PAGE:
2:00 – OK I’m back, Nick Anderson is starting now. Mentions he went here to Ohio State; neat! Showing an x-ray of his recently broken thumb. Showing a pic of his Cintiq. Showing a video from his blog showing how he managed to draw with a broken hand. Hey, another cartoonist with a blog! Discussing the evolution of cartoon technology: erasing pencils, a light box, etc… Showing his process technologically. I wonder how many people in the audience think this is space age stuff. The presentation is really nicely done. I’m assuming in Keynote. Talking about hiding his childrens’ names in his cartoons. Says it remind him of what’s important every day. OK, so why use this technology? Nick explains it’s a huge time saver and he’s got a lot to get done. Nick’s responsible for policing his blog’s comments?! Yeesh! Says editorial cartoonists are graphic storytellers, but it takes place over a long period of time little by little. Nice point. Showing some older art. Some really great stuff. Now onto animation; cool! Ahh… they have someone do the animation FOR him. Oop, he’s in powerpoint? On a Mac? OK, after some tech problems, he’s got some animated stuff for us to see now. Showing a sort of Flash video game/cartoon. That’s is freakin’ fantastic! What a great idea! I dunno that you could do that every day, but still… God this SO makes me want to do some Flash! VERY cool stuff. Showing us the process. Now some simpler animations. Man oh man, neat stuff. I wonder how other editorial cartoons feel about these? Showing some 3D animation stuff in Maya. I’m less impressed with the “My Humps” thingy, but, wow, you gotta admire the stretching the boundaries of the medium. Just played a take-off on Feel Good Inc.. I’m not sure these longer animations are as effective, but holy cow, this is really some forward thinking. I wonder if he has to get permissions for all of these songs and photos? Mentions he has to do a lot himself to get this stuff to work. I want to ask a question about permissions, I’ll see if we have time. Showing some Painter stuff live. Hooray, I got to ask my permissions question, and my heart didn’t jump out of my chest. Seemed like Nick thought it was an intelligent question. (Hooray for me!) OK, I gotta check out Nick’s site and get more knowledgeable about his stuff. Perhaps a kindred soul. Harvey asked about the whole Pulitzer thing, Nick gives a good answer. Looks like we’re finishing up questions. Wow, what a GREAT presentation. I would so love to see a whole festival based around this sort of thing!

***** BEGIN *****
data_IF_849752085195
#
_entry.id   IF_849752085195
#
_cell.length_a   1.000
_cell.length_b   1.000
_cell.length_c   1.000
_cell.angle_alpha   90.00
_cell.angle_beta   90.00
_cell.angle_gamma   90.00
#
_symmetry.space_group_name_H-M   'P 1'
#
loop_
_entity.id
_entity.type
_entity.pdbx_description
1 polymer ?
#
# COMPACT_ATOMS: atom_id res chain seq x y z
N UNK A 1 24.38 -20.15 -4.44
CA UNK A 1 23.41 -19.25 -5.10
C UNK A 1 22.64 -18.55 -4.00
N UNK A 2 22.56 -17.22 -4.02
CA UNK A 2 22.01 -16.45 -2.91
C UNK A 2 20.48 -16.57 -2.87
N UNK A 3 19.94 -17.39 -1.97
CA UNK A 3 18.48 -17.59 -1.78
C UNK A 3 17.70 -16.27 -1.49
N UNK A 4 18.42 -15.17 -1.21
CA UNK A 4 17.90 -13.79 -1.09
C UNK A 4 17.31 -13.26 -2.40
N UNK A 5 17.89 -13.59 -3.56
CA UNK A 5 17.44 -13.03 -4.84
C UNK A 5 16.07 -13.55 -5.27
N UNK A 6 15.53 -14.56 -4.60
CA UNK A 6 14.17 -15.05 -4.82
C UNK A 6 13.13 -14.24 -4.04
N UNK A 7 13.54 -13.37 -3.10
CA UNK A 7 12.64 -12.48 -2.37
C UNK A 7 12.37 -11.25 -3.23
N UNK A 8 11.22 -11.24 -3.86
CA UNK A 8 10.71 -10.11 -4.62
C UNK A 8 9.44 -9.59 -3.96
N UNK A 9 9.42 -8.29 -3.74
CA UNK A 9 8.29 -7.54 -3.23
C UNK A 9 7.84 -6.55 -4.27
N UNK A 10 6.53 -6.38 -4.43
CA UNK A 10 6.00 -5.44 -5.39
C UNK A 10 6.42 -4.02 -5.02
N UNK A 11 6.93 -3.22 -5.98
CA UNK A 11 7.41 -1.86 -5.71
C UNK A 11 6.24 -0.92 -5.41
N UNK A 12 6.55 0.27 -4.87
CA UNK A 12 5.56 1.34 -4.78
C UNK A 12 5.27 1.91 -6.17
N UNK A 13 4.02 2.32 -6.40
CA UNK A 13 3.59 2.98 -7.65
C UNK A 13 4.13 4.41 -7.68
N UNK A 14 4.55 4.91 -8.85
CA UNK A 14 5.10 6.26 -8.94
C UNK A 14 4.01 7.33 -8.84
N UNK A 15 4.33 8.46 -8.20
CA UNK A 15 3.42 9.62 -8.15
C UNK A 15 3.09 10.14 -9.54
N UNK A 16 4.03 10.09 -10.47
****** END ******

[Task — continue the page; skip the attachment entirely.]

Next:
3:00 – Back in my room for a break and realized I forgot to get a pic at the Nick Anderson thing. Grr! But I did get a chance to talk to Groth outside the room about the potential for longer form humor. Felt like I got sort of a blow-off answer, but I’m sure this guy’s getting deluged with people hassling him. Anyway, he suggested I check out some Peter Bagge, and I really should. See you at 3:45.